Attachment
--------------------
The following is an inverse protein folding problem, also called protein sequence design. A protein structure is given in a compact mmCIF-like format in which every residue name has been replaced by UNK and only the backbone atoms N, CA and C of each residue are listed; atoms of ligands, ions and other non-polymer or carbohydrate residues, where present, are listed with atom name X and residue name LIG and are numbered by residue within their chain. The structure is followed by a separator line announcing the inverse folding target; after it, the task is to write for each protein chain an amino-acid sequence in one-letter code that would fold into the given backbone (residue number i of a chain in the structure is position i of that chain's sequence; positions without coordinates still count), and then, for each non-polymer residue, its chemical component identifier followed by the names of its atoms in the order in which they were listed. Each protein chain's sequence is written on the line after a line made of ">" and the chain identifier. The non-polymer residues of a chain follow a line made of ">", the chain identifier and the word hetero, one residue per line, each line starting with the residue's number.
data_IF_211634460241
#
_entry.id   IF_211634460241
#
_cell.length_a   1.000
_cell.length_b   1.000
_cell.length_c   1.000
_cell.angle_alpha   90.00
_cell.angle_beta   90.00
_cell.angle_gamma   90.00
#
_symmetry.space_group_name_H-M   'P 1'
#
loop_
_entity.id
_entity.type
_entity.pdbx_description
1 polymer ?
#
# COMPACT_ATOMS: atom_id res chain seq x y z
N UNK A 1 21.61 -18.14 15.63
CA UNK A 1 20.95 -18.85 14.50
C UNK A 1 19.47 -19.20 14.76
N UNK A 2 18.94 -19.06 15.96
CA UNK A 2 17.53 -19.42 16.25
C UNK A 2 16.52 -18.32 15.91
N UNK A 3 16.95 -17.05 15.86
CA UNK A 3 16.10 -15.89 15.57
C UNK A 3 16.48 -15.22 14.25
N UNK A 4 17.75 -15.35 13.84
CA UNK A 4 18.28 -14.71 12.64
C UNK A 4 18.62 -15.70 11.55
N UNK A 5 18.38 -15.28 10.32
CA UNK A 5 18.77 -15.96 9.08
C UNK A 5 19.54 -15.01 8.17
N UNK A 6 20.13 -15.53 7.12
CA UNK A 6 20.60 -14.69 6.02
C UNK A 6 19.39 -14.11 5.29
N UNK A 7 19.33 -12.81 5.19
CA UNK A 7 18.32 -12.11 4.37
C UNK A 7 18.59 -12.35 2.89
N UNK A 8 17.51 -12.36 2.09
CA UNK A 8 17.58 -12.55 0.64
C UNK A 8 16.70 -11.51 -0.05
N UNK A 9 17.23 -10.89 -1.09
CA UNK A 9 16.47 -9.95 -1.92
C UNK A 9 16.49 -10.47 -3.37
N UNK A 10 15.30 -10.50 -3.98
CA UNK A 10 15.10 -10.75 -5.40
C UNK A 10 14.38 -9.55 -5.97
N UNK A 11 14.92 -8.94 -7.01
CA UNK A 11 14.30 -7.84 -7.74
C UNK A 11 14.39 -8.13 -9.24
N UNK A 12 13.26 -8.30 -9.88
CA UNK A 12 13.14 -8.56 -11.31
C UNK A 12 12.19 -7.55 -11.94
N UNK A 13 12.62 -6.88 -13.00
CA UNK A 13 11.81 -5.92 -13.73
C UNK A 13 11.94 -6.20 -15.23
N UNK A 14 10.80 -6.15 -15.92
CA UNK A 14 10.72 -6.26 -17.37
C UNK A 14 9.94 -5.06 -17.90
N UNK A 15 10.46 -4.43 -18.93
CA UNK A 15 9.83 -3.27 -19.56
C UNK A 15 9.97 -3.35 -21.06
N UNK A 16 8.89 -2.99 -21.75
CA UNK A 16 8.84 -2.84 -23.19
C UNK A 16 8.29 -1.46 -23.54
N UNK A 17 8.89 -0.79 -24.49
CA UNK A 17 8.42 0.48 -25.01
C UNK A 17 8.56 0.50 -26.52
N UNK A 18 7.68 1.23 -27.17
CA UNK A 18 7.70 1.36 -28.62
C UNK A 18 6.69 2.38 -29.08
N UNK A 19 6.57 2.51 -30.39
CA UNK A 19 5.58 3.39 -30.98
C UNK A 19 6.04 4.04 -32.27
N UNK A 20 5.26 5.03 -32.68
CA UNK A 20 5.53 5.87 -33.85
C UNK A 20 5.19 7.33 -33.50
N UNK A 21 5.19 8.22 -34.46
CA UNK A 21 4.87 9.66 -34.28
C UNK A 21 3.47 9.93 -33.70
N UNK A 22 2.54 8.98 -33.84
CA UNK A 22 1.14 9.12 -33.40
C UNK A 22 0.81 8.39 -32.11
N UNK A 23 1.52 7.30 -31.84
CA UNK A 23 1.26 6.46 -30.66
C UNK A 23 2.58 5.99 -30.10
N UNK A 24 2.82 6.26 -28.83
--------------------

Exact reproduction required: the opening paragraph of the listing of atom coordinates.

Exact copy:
The following is an inverse protein folding problem, also called protein sequence design. A protein structure is given in a compact mmCIF-like format in which every residue name has been replaced by UNK and only the backbone atoms N, CA and C of each residue are listed; atoms of ligands, ions and other non-polymer or carbohydrate residues, where present, are listed with atom name X and residue name LIG and are numbered by residue within their chain. The structure is followed by a separator line announcing the inverse folding target; after it, the task is to write for each protein chain an amino-acid sequence in one-letter code that would fold into the given backbone (residue number i of a chain in the structure is position i of that chain's sequence; positions without coordinates still count), and then, for each non-polymer residue, its chemical component identifier followed by the names of its atoms in the order in which they were listed. Each protein chain's sequence is written on the line after a line made of ">" and the chain identifier. The non-polymer residues of a chain follow a line made of ">", the chain identifier and the word hetero, one residue per line, each line starting with the residue's number.